The Benefits of Chocolate

15/10/2008 - 00:00
This National Chocolate Week (13th – 19th October) find out more about the health benefits of chocolate – you might be surprised…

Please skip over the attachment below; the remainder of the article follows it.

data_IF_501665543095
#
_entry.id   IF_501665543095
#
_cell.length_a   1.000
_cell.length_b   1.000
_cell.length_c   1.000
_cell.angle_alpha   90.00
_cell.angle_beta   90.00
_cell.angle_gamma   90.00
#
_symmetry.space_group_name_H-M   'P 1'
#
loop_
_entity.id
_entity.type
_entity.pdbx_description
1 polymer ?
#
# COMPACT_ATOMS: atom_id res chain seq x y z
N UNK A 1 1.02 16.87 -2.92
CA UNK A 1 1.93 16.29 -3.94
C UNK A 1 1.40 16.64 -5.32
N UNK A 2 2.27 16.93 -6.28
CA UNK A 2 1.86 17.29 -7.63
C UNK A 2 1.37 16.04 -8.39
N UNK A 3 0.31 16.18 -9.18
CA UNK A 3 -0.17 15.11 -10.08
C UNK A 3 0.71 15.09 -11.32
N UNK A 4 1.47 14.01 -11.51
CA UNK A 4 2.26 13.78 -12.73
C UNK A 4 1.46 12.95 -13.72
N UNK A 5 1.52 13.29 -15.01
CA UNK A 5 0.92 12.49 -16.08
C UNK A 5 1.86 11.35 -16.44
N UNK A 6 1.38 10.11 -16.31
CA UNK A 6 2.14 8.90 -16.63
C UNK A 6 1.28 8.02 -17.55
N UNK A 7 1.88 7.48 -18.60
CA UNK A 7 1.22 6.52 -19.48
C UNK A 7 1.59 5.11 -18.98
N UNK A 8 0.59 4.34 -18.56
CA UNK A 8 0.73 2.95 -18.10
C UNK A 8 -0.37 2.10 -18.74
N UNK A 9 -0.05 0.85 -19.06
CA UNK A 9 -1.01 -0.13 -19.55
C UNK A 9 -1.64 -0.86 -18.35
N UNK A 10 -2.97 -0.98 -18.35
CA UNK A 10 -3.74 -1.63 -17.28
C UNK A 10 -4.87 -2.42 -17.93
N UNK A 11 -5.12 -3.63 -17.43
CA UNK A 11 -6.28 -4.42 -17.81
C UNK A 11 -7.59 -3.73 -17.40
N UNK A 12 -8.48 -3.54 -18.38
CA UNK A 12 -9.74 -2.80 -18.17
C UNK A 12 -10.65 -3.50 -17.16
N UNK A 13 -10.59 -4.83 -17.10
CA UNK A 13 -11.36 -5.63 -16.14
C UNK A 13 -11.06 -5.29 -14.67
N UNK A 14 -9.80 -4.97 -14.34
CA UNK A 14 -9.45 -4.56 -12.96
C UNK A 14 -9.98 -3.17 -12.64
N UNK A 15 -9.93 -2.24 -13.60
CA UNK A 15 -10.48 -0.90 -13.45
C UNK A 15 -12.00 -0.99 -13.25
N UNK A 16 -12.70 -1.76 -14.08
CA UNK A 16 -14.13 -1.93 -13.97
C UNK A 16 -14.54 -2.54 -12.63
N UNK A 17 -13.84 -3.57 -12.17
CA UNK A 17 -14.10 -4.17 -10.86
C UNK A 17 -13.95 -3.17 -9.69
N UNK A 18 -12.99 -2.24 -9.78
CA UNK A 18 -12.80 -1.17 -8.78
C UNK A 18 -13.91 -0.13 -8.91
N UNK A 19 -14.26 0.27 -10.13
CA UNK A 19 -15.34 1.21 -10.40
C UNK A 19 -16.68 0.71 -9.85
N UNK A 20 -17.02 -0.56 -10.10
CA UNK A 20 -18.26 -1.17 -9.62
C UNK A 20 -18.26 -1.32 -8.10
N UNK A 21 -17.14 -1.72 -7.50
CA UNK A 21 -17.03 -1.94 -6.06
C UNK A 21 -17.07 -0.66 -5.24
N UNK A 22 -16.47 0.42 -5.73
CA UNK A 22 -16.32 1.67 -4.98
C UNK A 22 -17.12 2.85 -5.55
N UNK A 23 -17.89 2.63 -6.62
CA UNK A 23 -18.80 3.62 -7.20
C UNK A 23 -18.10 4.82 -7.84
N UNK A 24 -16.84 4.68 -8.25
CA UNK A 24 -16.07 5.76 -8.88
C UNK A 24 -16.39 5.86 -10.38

Chocolate gets a lot of bad press, and is frequently blamed for the UK's growing obesity problem. But eaten in moderation as part of a healthy balanced diet, chocolate could actually provide several health benefits, according to health and fitness website www.keepthedoctoraway.co.uk Cocoa, the basic ingredient of chocolate, contains powerful antioxidant substances called flavonoids. Sam Howells (M.Sc., B.Sc., M.G.H.T.), Keepthedoctoraway.co.uk resident nutritionist and director of BlueSkies Fitness explains more: "Antioxidants help our bodies to resist the damage that can be caused by 'free-radicals'. Free-radicals are created by normal bodily processes and also by exposure to environmental toxins such as smoke and pollution. "If free-radicals are not kept in check by antioxidants, they will damage the cells of the body and can contribute to the development of atherosclerosis as well as other conditions including cancer and diabetes. As flavonoids are found in cocoa, it follows that the higher the cocoa content of chocolate the higher the antioxidant content." Apart from the flavonoids found in chocolate, chocolate also contains: • Fibre – 100g cocoa powder contains 20-33 g fibre – it is recommended that we consume 30g fibre per day for digestive health. • Vitamins and minerals – cocoa contains lots of vitamins and minerals including vitamins D & B12, calcium, potassium, iron and zinc. • Caffeine – cocoa contains various substances including caffeine to stimulate your mind and body. Sam added: "Eating chocolate causes the release of 'happy hormones' or endorphins so how can it possibly be bad for us?" But before you go out and buy every Snickers bar in the country, be warned; dark chocolate is usually seen as having more health benefits than milk or white chocolate, and as chocolate is relatively high in calories it's best to eat it in moderation. "The key is moderation, and to make sure you're eating the right chocolate," says Marie Bonheim, assistant editor of www.keepthedoctoraway.co.uk "Dark chocolate has a higher concentration of healthy cocoa and is often lower in calories, so where possible choose organic dark chocolate. You'll also feel satisfied sooner thanks to the stronger flavour." Keepthedoctoraway.co.uk research into chocolate bars has found that the best lower-calorie chocolate options include Boots Shapers Double Choc bars at 94 calories, Kit Kat at 107 Calories for a 2 finger bar, Milky Bar at 137 calories a bar, Aero and Kit Kat Senses, both at 165 calories per bar and Galaxy Ripple at 175 calories a bar. And the worst chocolates? "If you're dodging calories avoid Yorkie bars, which weigh in at 367 calories, Boost bars at 315 calories a bar, Mars bars at 284 calories and Snickers and Twix, both at 280 calories," concludes Bonheim.

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